School of Mechanical, Electrical and Manufacturing Engineering


Real time and Anytime Opto-Physiological Monitoring (OPM)

Robust against skin pigmentation, low blood perfusion, and noise from physical movement, the Opto-physiological monitoring (OPM) sensor with multi-wavelength illuminations can provide comprehensive real time and anytime physiological parameters and vital signs.

Our Aim

Opto-physiological monitoring (OPM) research has been ongoing for over two decades. It has been well developed as a new scientific theory that goes beyond existing Lambert-Beer law driven photoplethysmography (PPG). OPM comprehensively models light interacting with all tissue components, including blood, skin, muscle, bone, ligaments, etc.

PPG-based devices have dominated human vital signs monitoring and assessment, such as heart rate and blood oxygen levels, for over 40 years, yet concerns about their reliability remain. This was most recently reinforced during the COVID-19 pandemic when pulse oximetry devices received unprecedented attention for their essential role in COVID-19 patient management. Clinicians, researchers, and patients were alarmed by the many reports and studies reconfirming the technology’s inaccuracy in patients with darkly pigmented skin. As a result, the FDA issued an advisory note warning of the limitations and “risks of inaccuracy” of pulse oximeters. Significant work is ongoing by pulse oximeter manufacturers to overcome pulse oximeter’s unreliability.

The global pulse oximetry market was valued at UD$ 2.87 bn in 2023. This market is just a fraction of the total market for clinical grade wearable sensors, which is expected to hit around US$170 bn by 2030.

OPM research platform overcomes the limitations associated with PPG technology (including smart watches, etc.) by addressing three major challenges that undermine present pulse oximetry and related technologies, including:

  1. Skin tone with dark pigmentation
  2. Low blood perfusion
  3. Motion artifacts

OPM system combines optical and electrical measurements with real-time dynamic adapted filtration algorithms to provide a robust solution that is insensitive to physical motion. The platform compares favourably with commercial devices. The multi-wavelength illumination offers additional functionality, such as the ability to measure peripheral capillary oxygen saturation (SpO2), heart rate (HR) and respiration rate (RR) etc.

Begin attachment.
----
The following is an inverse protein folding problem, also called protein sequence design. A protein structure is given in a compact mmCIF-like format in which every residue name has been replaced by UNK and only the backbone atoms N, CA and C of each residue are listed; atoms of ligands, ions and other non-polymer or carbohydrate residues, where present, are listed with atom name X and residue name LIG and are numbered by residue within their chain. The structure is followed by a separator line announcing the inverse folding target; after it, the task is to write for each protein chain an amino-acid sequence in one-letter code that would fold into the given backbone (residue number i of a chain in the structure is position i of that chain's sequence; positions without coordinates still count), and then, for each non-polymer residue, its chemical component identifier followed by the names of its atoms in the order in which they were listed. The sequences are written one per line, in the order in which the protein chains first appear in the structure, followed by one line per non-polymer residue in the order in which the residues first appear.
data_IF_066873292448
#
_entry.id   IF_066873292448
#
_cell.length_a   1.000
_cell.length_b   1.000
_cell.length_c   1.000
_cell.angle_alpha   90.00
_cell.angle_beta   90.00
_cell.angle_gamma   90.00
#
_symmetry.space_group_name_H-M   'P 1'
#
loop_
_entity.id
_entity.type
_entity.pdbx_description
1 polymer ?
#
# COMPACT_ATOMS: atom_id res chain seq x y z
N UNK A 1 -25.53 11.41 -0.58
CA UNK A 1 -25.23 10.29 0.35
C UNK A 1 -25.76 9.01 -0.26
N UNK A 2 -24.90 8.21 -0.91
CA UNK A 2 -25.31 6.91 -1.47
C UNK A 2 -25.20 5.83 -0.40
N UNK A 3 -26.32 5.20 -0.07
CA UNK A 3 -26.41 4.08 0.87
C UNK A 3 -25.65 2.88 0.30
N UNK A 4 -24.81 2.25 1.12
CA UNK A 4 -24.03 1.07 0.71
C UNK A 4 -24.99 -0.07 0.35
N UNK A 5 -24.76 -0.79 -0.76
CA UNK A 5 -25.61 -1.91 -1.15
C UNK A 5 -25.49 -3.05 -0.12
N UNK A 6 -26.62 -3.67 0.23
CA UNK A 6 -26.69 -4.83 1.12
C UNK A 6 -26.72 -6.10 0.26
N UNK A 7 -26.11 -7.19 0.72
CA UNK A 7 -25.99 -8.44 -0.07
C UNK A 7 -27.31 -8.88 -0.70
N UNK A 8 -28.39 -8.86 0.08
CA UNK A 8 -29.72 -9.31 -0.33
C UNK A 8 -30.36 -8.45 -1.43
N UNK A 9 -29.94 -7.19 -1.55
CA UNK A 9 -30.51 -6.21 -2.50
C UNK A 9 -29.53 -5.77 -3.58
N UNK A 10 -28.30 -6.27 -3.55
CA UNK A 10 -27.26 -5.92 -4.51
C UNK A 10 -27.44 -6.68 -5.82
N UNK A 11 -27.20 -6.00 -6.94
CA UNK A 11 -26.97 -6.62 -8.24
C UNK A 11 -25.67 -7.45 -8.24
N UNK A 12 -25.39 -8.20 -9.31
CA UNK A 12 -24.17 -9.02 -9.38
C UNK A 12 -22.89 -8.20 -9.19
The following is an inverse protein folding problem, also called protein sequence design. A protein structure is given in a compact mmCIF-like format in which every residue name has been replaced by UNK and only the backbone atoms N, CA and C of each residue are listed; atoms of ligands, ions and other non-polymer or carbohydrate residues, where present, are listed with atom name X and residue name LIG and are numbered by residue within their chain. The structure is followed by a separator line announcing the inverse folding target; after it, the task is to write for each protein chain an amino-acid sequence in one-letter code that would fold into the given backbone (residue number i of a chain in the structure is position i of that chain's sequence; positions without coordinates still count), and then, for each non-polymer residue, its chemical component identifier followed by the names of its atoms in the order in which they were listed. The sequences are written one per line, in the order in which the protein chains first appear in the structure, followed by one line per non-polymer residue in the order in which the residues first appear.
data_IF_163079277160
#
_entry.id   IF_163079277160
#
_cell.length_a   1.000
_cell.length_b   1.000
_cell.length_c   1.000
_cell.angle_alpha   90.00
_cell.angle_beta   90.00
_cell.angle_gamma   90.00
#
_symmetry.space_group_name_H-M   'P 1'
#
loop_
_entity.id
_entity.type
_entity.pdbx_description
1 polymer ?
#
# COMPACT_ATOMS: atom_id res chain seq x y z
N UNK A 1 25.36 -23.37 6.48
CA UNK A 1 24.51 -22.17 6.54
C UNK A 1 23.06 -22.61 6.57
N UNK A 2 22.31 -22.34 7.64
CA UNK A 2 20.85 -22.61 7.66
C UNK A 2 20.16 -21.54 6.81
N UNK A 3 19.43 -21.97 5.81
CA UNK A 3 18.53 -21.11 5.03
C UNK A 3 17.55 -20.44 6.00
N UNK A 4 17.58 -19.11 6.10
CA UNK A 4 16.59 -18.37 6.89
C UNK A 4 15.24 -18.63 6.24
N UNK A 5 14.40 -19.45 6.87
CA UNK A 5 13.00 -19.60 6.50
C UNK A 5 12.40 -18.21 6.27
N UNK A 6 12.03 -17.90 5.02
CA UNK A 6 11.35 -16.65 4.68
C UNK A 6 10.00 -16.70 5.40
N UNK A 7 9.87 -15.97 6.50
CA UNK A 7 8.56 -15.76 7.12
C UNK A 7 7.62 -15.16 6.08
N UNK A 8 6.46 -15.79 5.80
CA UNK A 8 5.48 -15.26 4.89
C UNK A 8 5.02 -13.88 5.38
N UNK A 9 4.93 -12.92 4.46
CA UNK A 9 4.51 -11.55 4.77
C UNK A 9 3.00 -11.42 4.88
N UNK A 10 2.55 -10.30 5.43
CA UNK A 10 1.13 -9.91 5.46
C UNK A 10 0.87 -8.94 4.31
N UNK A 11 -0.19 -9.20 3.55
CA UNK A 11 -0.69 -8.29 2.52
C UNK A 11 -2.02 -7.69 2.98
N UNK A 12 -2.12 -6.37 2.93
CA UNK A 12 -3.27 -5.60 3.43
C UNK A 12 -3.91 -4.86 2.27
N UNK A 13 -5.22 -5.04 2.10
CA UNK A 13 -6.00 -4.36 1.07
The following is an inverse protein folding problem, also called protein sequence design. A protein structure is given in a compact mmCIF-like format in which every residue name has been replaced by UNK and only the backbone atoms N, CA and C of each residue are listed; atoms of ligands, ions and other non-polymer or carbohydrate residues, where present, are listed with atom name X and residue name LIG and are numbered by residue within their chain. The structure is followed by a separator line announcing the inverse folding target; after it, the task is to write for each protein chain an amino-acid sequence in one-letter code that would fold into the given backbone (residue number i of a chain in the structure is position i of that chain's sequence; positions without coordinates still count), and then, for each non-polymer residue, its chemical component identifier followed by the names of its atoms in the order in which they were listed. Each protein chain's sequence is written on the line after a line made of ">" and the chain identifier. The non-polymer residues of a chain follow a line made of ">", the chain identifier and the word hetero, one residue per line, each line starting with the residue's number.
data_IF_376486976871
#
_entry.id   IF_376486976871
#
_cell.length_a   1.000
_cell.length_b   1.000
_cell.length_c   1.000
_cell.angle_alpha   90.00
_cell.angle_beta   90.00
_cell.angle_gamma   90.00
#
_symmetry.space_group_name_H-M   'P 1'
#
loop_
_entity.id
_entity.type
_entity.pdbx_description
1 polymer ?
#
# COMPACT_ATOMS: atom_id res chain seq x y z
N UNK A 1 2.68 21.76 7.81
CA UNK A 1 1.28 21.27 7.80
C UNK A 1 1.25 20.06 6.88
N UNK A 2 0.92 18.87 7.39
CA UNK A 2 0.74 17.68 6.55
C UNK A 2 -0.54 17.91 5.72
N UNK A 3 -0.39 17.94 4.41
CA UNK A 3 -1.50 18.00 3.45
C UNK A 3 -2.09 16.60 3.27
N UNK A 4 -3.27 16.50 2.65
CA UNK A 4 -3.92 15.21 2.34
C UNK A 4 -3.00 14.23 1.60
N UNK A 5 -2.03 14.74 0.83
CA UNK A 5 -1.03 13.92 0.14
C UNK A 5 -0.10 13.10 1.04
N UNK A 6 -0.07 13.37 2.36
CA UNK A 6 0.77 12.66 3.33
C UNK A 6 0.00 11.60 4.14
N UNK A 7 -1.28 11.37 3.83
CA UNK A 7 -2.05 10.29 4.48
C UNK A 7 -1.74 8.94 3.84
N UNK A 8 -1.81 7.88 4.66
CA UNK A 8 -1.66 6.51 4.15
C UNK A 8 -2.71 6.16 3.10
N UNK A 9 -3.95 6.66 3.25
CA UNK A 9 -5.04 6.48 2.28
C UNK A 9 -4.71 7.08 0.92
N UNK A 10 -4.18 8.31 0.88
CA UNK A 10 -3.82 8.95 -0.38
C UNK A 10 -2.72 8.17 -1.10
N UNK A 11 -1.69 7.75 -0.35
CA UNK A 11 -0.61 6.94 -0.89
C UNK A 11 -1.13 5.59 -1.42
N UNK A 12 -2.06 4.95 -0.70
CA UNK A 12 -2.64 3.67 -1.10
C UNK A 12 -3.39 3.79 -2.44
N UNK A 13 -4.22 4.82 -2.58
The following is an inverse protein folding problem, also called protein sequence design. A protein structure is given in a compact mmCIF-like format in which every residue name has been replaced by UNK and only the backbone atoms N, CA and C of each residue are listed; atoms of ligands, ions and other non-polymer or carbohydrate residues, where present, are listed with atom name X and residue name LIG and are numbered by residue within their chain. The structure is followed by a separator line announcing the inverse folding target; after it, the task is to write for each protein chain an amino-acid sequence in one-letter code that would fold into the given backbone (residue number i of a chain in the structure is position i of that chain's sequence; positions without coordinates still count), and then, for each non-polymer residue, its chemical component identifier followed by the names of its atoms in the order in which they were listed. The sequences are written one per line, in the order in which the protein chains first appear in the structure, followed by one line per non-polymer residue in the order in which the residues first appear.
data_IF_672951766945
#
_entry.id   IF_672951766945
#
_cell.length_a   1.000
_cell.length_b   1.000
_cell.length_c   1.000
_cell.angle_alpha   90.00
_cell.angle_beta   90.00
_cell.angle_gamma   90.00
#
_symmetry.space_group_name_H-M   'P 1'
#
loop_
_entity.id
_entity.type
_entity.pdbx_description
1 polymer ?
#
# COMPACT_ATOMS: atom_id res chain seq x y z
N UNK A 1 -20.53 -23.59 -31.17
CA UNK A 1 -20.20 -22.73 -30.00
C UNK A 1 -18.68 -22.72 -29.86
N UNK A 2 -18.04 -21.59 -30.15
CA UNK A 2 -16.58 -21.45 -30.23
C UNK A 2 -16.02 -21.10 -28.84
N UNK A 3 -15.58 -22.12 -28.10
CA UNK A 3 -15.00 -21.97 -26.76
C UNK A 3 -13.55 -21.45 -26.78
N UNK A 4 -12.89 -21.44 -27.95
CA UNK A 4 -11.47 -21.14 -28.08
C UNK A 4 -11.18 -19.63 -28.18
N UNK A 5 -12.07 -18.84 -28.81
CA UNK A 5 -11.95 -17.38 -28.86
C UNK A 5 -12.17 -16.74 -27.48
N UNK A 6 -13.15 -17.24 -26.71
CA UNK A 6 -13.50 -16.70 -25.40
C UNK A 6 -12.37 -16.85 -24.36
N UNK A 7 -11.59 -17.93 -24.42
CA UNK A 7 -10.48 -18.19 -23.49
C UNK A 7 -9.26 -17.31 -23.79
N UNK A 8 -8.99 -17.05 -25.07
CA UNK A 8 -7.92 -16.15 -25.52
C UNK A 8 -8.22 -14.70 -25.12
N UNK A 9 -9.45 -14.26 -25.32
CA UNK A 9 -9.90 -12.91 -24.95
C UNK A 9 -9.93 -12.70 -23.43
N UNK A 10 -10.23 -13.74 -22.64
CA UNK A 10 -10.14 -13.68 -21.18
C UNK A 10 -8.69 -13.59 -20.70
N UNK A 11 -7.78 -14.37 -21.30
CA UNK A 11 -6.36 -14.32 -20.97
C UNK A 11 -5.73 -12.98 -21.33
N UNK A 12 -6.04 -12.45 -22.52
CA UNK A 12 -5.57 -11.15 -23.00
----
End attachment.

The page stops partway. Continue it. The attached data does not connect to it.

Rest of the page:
Besides its obvious application in the field of personal healthcare, where OPM provide a cost-effective solution to obtain comprehensive vital signs recordings, OPM also has direct applications in sport physiological monitoring and assessment during physical activity.

Our Research

The platform uses the OPM technology platform provided by Carelight Ltd, and the facilities available in the Wolfson School of Mechanical, Electrical and Manufacturing Engineering, including the Photonics Engineering and Health Technology Lab with access to static bikes and treadmill machines, a workstation for AI-driven signal processing, Mobile APP with smartphone, and smartwatch devices.

Our Outcomes

This platform has delivered preliminary yet promised outcomes compared with the commercial standard PPG sensors. More importantly, a robust and cost-effective physiological monitoring system has been established to reliably measure physiological parameters and vital signs regardless of the user’s physical movements. 


OPM has created a new avenue to generate a more complete and robust engineering solution for monitoring vital signs and other biomarkers, enabling high definition signal capture in real time and anytime.


Dr Laura Barrett, Exercise Physiological Monitoring and Assessment in School of Sport, Exercise and Health Sciences, Loughborough University, UK.

Dr Mahsa Derakhshani, Real time and Machine Learning Opto-physiological signal Processing, School of Mechanical, Electrical and Manufacturing Engineering, Loughborough University, UK.

Prof Steve Greenwald, Real time Cardiovascular Assessment, Blizard Institute, Queen Mary, University of London, UK

Collaboration for OPM Research and development is highly welcome via the Photonics Engineering Research Group (Sijung Hu) or Carelight Limited (Martin French). 

Dr Sijung Hu - Reader in Biomedical Engineering

"The mOEPS sensors developed in this project can be integrated with currently available wearable and smart devices to provide the next generation of real-time physiological monitoring systems capable to meet the requirements for clinical monitoring and assessment."

Dr Sijung Hu - Reader in Biomedical Engineering

Athena Swan Bronze award

Contact us

The Wolfson School of Mechanical, Electrical and Manufacturing Engineering
Loughborough University
LE11 3TU